Almost 47 years after the state’s policy to not issue or create new licences for liquor sale and consumption, the Maharashtra excise commissioner has proposed to create a new category of licences for the existing premium liquor shops and bars at the Mumbai airport.
This category of licences once created, say experts, maybe in future extended to metro stations, malls, multiplexes and other city centres attracting tourists.
A proposal sent by commissioner Kantilal Umap on May 14, 2021, to the Principal Secretary, state excise at Mantralaya is based on the memorandum submitted by the GVK Mumbai International Airport in which the airport developer has pointed out the need to treat bars and shops at the airport through a separate category.
According to the proposal, two separate categories of licences such as on-consumption (open) and off-consumption (sealed) can be created for the airport licence. This is because the existing installations inside the airport do not have to follow the dry days and can operate 24 hours unlike other shops and bars outside the airport. These installations keep a variety of premium brands too.
Principal secretary, Excise, Valsa Nair Singh confirmed that the ministry had received such a proposal from the commissioner. However, Singh pointed out that there was no move yet to take the proposal further. Meanwhile, Umap remained tightlipped when asked to explain and react to his proposal.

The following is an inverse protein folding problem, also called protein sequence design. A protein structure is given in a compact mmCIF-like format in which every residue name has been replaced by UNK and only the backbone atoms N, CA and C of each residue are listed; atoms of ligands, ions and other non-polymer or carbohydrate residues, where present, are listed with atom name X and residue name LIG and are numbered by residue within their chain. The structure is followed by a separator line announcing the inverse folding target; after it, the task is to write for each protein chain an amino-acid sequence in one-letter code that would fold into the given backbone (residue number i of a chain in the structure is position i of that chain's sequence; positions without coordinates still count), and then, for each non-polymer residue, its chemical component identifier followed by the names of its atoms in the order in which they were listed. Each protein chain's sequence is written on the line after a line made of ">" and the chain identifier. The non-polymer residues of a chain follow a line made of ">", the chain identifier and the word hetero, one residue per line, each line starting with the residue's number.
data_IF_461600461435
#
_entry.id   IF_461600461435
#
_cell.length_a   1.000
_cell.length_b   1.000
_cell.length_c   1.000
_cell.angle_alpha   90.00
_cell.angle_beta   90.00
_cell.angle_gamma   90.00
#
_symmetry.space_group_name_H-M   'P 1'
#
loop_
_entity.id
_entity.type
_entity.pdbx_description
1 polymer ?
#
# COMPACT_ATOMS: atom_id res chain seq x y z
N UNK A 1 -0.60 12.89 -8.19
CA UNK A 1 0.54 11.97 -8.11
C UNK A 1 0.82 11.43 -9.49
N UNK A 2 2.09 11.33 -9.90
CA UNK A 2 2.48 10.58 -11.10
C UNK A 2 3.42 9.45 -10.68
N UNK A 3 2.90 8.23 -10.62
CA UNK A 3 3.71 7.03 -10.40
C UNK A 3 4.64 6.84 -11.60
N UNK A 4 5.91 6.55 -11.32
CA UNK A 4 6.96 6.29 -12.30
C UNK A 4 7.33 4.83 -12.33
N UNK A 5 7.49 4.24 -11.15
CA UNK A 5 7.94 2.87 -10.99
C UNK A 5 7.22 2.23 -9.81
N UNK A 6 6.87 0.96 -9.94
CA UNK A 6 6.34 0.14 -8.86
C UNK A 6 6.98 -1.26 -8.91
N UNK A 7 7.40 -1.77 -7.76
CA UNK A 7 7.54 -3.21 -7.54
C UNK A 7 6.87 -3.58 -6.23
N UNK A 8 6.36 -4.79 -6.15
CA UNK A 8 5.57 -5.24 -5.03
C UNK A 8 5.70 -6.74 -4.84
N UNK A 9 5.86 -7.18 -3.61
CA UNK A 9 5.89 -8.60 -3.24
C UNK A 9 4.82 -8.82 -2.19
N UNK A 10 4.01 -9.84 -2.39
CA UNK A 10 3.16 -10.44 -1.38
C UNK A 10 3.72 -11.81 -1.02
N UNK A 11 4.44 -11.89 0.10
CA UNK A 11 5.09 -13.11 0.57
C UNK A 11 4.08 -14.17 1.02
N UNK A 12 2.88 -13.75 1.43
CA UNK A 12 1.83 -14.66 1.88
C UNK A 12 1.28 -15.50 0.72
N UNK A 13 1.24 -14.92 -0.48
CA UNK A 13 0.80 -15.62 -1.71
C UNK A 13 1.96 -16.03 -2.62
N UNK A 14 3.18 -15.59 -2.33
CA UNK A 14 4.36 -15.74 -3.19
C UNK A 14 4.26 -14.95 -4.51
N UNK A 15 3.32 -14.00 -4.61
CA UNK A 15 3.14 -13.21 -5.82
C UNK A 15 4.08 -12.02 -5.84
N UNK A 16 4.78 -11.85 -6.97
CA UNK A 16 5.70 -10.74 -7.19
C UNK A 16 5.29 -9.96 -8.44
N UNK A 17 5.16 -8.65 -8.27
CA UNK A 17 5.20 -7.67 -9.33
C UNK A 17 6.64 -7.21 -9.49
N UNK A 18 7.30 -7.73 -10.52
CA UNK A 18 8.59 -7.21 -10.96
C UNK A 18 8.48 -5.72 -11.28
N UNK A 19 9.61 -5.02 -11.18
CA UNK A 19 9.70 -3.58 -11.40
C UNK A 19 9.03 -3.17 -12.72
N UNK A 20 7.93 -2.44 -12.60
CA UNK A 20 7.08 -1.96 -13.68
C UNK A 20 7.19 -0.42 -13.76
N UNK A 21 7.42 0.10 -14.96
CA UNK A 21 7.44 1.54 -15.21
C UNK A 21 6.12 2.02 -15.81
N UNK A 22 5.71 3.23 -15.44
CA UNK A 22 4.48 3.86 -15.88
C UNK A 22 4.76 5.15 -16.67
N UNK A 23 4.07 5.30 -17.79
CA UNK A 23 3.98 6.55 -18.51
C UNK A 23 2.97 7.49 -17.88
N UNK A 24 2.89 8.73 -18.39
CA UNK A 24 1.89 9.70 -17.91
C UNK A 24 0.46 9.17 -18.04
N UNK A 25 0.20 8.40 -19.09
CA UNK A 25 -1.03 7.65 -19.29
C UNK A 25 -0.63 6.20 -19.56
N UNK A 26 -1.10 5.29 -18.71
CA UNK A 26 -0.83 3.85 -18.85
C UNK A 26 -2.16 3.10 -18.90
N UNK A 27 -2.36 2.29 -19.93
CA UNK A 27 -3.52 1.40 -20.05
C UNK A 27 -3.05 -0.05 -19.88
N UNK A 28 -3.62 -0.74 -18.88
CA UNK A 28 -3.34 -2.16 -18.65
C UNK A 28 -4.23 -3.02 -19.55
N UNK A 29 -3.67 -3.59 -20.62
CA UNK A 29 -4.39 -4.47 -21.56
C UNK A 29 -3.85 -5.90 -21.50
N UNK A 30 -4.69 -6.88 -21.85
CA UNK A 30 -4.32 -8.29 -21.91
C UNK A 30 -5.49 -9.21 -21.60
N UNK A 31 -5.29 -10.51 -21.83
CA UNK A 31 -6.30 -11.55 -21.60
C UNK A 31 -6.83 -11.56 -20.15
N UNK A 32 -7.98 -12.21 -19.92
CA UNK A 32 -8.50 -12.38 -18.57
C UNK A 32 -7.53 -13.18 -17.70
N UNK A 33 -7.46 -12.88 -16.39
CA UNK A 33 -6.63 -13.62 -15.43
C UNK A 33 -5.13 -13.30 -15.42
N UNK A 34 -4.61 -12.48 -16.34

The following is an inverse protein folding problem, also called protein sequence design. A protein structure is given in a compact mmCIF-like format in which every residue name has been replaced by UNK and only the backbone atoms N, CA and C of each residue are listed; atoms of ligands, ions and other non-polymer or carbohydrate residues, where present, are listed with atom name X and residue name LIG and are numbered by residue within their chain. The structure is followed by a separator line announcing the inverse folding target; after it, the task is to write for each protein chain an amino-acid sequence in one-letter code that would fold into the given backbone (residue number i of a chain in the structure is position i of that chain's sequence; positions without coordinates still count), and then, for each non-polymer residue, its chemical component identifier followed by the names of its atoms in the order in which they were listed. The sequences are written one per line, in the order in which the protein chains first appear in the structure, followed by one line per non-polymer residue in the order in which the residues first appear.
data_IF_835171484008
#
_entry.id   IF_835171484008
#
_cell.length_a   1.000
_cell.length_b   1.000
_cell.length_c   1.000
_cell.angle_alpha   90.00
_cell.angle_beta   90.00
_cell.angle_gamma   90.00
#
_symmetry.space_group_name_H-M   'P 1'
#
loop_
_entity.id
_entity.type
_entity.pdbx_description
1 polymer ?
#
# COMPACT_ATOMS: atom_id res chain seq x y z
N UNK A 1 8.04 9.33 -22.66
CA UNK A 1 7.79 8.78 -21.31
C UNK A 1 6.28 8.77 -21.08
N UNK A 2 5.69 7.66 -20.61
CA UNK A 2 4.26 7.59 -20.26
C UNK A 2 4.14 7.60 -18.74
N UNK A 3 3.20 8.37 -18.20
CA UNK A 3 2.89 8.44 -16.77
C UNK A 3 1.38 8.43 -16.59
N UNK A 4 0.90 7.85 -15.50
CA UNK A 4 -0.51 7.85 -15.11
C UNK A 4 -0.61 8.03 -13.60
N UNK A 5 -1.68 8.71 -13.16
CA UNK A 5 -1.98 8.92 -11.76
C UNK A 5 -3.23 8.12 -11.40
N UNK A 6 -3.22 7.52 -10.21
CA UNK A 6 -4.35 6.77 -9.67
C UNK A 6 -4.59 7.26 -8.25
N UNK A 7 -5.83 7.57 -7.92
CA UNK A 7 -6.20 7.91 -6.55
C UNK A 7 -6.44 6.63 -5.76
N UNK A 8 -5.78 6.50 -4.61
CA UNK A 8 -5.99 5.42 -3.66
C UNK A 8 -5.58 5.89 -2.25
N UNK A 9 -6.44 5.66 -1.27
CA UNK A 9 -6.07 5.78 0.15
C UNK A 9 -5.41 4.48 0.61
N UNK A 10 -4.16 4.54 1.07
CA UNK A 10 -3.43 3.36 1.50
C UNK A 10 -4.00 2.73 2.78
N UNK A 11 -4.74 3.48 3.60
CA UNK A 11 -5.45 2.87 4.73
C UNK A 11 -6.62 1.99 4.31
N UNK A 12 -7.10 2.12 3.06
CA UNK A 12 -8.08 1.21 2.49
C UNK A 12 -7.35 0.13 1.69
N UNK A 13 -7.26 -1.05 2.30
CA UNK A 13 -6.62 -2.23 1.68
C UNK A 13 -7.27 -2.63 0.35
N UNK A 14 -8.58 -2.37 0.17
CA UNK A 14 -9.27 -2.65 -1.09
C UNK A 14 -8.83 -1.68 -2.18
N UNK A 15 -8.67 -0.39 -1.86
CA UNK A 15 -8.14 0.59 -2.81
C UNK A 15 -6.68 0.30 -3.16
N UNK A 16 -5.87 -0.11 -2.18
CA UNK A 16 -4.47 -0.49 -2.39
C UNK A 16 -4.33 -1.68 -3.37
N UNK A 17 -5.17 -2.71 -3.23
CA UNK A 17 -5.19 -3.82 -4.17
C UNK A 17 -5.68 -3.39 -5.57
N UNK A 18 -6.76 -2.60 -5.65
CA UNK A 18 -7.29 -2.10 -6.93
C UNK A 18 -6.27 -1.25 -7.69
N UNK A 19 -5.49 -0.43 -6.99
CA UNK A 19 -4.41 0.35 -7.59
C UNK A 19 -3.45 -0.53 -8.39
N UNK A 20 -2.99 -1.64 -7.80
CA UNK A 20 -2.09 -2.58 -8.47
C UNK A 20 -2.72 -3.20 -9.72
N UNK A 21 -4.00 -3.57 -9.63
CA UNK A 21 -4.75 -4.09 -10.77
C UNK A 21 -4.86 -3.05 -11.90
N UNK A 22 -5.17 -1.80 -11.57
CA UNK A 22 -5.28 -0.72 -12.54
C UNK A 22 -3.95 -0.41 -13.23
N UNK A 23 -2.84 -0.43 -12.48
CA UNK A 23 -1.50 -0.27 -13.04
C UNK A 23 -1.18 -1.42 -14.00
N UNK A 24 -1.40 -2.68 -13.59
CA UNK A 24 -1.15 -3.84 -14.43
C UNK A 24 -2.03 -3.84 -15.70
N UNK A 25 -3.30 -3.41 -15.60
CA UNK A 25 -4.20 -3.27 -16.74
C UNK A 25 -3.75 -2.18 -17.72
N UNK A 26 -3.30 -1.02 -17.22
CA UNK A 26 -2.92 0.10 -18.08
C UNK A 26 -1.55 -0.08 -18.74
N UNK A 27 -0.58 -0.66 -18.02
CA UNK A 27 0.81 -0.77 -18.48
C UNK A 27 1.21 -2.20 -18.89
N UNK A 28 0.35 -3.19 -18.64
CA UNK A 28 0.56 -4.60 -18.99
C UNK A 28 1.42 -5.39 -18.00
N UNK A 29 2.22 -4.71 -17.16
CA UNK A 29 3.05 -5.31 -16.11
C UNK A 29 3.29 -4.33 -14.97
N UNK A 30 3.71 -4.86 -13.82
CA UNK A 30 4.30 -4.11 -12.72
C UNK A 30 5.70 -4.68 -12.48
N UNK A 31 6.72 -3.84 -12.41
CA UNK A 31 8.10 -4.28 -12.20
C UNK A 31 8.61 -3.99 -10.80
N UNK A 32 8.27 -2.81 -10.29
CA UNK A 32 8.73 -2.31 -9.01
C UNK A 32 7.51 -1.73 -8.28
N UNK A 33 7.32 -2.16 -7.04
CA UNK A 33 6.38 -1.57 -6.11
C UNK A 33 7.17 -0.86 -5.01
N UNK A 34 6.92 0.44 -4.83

According to GVK MIAL, there is a difference between the liquor shops outside the airport and the ones inside as the airport allowed entry only to the passengers and officials working there. And hence, such shops and bars inside the airport deserved a separate category.
Mumbai does have different categories of liquor licences or permits for shops, hoteliers and clubs but not for airports. However, Punjab and Delhi have separate categories for such facilities at the airport too. Presently in the state, all such licences at the airport are issued under FL2 and FL3 which are also given to the shops and bars outside the airport.
“To facilitate this, the Mumbai Foreign Liquor Regulations 1953 will have to be amended for which a draft notification will be necessary based on certain criteria such as separate licensing fees for installations at the airports,” the letter pointed out.
In Delhi, there is a separate authority to run a shopping mall at the airport and hence, those who have hired spaces there apply for the liquor licence separately, the letter states further. Thus, in the case of Mumbai too, licences can be issued in the name of those businesses which have hired the spaces inside the airport on lease.